Untold Influences (2021 Edition)

By Serdar Yegulalp on 2021-06-17 12:00:00 No comments


Every now and then the social circle I'm in adds another creator, and that provokes another round of what's-your-favorite-X or some similar game. This time around, it was "What influenced you as a writer?", specifically, what influenced you as a science fiction/fantasy writer? I'd already explored this idea before, but it was fun to go back and think about it all over again, and write it down.

Here is my list, in no particular order:

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We (Evgeny Zamyatin)

The granddaddy of dystopian fiction -- the first, the finest, and also the funniest and most acerbic. I read two different translations of it as a young 'un; the original (and quite good) Gregory Zilboorg translation is now out of copyright, so you have every reason to snap it up and check it out.

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The Star Diaries (Stanisław Lem)

There are so many good things by Lem out there I could die of thirst before figuring out which one is "best". The Star Diaries gets the nod because it was the first of Lem's work I encountered, and is a great introduction to his Rabelaisian style. Solaris is a close second, though.

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Do Androids Dream Of Electric Sheep? (Philip K. Dick)

As with Lem, so with Dick -- so many good ones to choose from, but Sheep was first for me and still ranks high because of how it progenized the Blade Runner-verse, another of my Favorite Things. I read it for the first time all in an afternoon, and when I was done I felt like I'd encountered the first author who understood from the inside how I myself felt about my place in the universe.

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Up The Walls Of The World (James Tiptree, Jr. [Alice Sheldon])

A confession: I read this around the same time I read Sheep and could not make heads or tails of it, but at the same time I knew that was me and not the book. I came back to it a few years later, and it bowled me over; it made so much of the rest of SF seem so impossibly parochial and small-minded, preoccupied with merely shuffling and remixing too many of the same ideas instead of taking genuine risks and going into absolutely uncharted territory. Also one of the earliest examples I can remember of how to depict a truly alien species without making the results inaccessible.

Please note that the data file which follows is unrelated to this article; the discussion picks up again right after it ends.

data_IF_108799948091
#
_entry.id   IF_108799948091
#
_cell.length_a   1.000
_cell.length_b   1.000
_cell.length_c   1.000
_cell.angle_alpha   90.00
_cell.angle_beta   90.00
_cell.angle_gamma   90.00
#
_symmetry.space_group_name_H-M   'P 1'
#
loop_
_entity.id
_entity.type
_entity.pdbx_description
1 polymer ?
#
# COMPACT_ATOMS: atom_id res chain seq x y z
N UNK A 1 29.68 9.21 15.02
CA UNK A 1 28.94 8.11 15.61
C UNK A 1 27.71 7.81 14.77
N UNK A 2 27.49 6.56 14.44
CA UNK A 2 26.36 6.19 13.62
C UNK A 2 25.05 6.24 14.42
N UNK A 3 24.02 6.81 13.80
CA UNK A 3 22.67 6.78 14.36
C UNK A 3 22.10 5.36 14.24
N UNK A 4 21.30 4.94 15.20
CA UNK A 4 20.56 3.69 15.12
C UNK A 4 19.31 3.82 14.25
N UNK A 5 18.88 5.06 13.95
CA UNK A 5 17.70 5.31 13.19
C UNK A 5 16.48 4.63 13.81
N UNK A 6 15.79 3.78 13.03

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The Female Man (Joanna Russ)

I encountered this I think last of all the books on this list, but it had no less of an impact for being read in my early college years. It was a great example of an extended metaphor expressed through SF: these four women from different realities are reflection of how hidebound our own concepts of what being a woman means. SF exists for many reasons, but chiefly I think to help us imagine different and better possibilities, and that is this book's unabashed and profound message.

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The Stars My Destination (Alfred Bester)

My first encounter with Bester was in my freshman year of high school, fairly late in my formative years, and I suspect the only reason I didn't run into his work sooner was because it had a bad tendency to go in and out of print. A 1970-something paperback of TSMD turned up at my local secondhand bookstore one summer, and I got so caught up in it I ended up reading it while sitting in the bleachers attending my brother's high school graduation ceremony. Its energy and relentless momentum were models I wanted to emulate, along with its anarchic, rip-up-the-map ending.

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More Than Human (Theodore Sturgeon)

Good science fiction makes you think. Great science fiction can also break your heart (and put it back together). I'd encountered Sturgeon's short fiction first, by way of an anthology titled Not Without Sorcery, but nothing in it prepared me for the emotional wallop More Than Human dished out. This book taught me that it's a story that makes you feel something that has the best chance of going though the impersonal armor of others, and thus has the best chance to also deliver an intellectual payload. A story about five who become one, and help humanity advance, wouldn't have worked as well without it being this much of a heart-swell.

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The Revolving Boy (Gertrude Friedberg)

My line about Friedberg is that she only wrote one novel, but that just means her batting average for SF masterpieces is 1.000. It's about a young man with a singular talent who finds a way to put that into the service of the whole of the human race, and its focus and craftsmanship are what make it special. A story does not always have to be about some truly normative concept to be engaging and moving, and here is your exhibit for the defense of that idea.

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The Omega Point Trilogy (George Zebrowski)

Zebrowski is hardly spoken of at all these days, and that's a shame. This three-in-one volume starts as a revenge-thriller space opera and then mutates into something much larger and more, well, spiritual. It encouraged me to think as uninhibitedly big as I could in my own work.


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